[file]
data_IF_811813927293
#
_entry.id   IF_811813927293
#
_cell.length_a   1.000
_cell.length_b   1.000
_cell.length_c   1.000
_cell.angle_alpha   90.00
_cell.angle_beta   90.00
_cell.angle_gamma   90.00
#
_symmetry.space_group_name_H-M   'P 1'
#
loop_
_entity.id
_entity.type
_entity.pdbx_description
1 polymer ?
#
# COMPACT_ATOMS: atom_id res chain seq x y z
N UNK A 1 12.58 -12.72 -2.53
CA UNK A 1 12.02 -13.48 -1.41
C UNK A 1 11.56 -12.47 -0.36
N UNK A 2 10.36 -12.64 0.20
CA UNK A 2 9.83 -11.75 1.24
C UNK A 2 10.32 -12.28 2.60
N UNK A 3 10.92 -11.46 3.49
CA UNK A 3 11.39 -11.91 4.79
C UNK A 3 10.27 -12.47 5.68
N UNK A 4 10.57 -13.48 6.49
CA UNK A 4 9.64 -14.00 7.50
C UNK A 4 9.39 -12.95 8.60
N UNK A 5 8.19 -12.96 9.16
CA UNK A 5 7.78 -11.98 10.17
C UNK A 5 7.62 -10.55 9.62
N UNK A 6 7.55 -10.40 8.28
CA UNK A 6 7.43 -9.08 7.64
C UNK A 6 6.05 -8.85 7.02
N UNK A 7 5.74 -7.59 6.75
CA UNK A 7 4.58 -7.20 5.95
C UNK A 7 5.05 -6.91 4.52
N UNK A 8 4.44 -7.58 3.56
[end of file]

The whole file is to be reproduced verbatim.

data_IF_811813927293
#
_entry.id   IF_811813927293
#
_cell.length_a   1.000
_cell.length_b   1.000
_cell.length_c   1.000
_cell.angle_alpha   90.00
_cell.angle_beta   90.00
_cell.angle_gamma   90.00
#
_symmetry.space_group_name_H-M   'P 1'
#
loop_
_entity.id
_entity.type
_entity.pdbx_description
1 polymer ?
#
# COMPACT_ATOMS: atom_id res chain seq x y z
N UNK A 1 12.58 -12.72 -2.53
CA UNK A 1 12.02 -13.48 -1.41
C UNK A 1 11.56 -12.47 -0.36
N UNK A 2 10.36 -12.64 0.20
CA UNK A 2 9.83 -11.75 1.24
C UNK A 2 10.32 -12.28 2.60
N UNK A 3 10.92 -11.46 3.49
CA UNK A 3 11.39 -11.91 4.79
C UNK A 3 10.27 -12.47 5.68
N UNK A 4 10.57 -13.48 6.49
CA UNK A 4 9.64 -14.00 7.50
C UNK A 4 9.39 -12.95 8.60
N UNK A 5 8.19 -12.96 9.16
CA UNK A 5 7.78 -11.98 10.17
C UNK A 5 7.62 -10.55 9.62
N UNK A 6 7.55 -10.40 8.28
CA UNK A 6 7.43 -9.08 7.64
C UNK A 6 6.05 -8.85 7.02
N UNK A 7 5.74 -7.59 6.75
CA UNK A 7 4.58 -7.20 5.95
C UNK A 7 5.05 -6.91 4.52
N UNK A 8 4.44 -7.58 3.56